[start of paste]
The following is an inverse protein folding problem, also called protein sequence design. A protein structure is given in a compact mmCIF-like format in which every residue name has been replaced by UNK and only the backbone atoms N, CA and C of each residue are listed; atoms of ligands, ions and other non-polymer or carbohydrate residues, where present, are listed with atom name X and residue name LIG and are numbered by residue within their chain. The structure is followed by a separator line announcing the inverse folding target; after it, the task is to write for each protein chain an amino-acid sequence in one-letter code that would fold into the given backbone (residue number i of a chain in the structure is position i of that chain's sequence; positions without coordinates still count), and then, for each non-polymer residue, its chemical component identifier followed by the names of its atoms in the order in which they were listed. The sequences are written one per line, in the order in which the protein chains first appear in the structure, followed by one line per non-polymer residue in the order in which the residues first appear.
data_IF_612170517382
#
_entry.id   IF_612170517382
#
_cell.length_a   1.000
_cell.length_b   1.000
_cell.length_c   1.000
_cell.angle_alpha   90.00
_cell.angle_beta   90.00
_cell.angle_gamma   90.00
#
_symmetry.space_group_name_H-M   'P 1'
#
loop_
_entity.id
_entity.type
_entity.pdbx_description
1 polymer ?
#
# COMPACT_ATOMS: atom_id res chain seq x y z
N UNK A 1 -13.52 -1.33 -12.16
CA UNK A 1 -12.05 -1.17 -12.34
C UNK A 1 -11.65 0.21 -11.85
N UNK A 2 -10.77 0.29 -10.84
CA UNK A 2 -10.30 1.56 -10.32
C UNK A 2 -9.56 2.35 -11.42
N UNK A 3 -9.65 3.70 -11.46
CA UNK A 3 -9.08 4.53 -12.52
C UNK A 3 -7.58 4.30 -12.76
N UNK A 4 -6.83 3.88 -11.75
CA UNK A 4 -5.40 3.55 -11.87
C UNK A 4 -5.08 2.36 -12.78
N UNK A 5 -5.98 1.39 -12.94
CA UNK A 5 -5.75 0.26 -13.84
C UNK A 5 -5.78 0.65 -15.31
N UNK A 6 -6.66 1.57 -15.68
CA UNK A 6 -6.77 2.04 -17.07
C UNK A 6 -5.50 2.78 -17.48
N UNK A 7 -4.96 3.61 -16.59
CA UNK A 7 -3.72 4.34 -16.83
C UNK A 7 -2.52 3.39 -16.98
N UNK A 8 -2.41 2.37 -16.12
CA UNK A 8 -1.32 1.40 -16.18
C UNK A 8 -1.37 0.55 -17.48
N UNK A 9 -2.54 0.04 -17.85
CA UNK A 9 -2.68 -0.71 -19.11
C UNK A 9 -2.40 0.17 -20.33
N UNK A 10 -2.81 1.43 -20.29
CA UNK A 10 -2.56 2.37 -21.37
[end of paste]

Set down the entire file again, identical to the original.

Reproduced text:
The following is an inverse protein folding problem, also called protein sequence design. A protein structure is given in a compact mmCIF-like format in which every residue name has been replaced by UNK and only the backbone atoms N, CA and C of each residue are listed; atoms of ligands, ions and other non-polymer or carbohydrate residues, where present, are listed with atom name X and residue name LIG and are numbered by residue within their chain. The structure is followed by a separator line announcing the inverse folding target; after it, the task is to write for each protein chain an amino-acid sequence in one-letter code that would fold into the given backbone (residue number i of a chain in the structure is position i of that chain's sequence; positions without coordinates still count), and then, for each non-polymer residue, its chemical component identifier followed by the names of its atoms in the order in which they were listed. The sequences are written one per line, in the order in which the protein chains first appear in the structure, followed by one line per non-polymer residue in the order in which the residues first appear.
data_IF_612170517382
#
_entry.id   IF_612170517382
#
_cell.length_a   1.000
_cell.length_b   1.000
_cell.length_c   1.000
_cell.angle_alpha   90.00
_cell.angle_beta   90.00
_cell.angle_gamma   90.00
#
_symmetry.space_group_name_H-M   'P 1'
#
loop_
_entity.id
_entity.type
_entity.pdbx_description
1 polymer ?
#
# COMPACT_ATOMS: atom_id res chain seq x y z
N UNK A 1 -13.52 -1.33 -12.16
CA UNK A 1 -12.05 -1.17 -12.34
C UNK A 1 -11.65 0.21 -11.85
N UNK A 2 -10.77 0.29 -10.84
CA UNK A 2 -10.30 1.56 -10.32
C UNK A 2 -9.56 2.35 -11.42
N UNK A 3 -9.65 3.70 -11.46
CA UNK A 3 -9.08 4.53 -12.52
C UNK A 3 -7.58 4.30 -12.76
N UNK A 4 -6.83 3.88 -11.75
CA UNK A 4 -5.40 3.55 -11.87
C UNK A 4 -5.08 2.36 -12.78
N UNK A 5 -5.98 1.39 -12.94
CA UNK A 5 -5.75 0.26 -13.84
C UNK A 5 -5.78 0.65 -15.31
N UNK A 6 -6.66 1.57 -15.68
CA UNK A 6 -6.77 2.04 -17.07
C UNK A 6 -5.50 2.78 -17.48
N UNK A 7 -4.96 3.61 -16.59
CA UNK A 7 -3.72 4.34 -16.83
C UNK A 7 -2.52 3.39 -16.98
N UNK A 8 -2.41 2.37 -16.12
CA UNK A 8 -1.32 1.40 -16.18
C UNK A 8 -1.37 0.55 -17.48
N UNK A 9 -2.54 0.04 -17.85
CA UNK A 9 -2.68 -0.71 -19.11
C UNK A 9 -2.40 0.17 -20.33
N UNK A 10 -2.81 1.43 -20.29
CA UNK A 10 -2.56 2.37 -21.37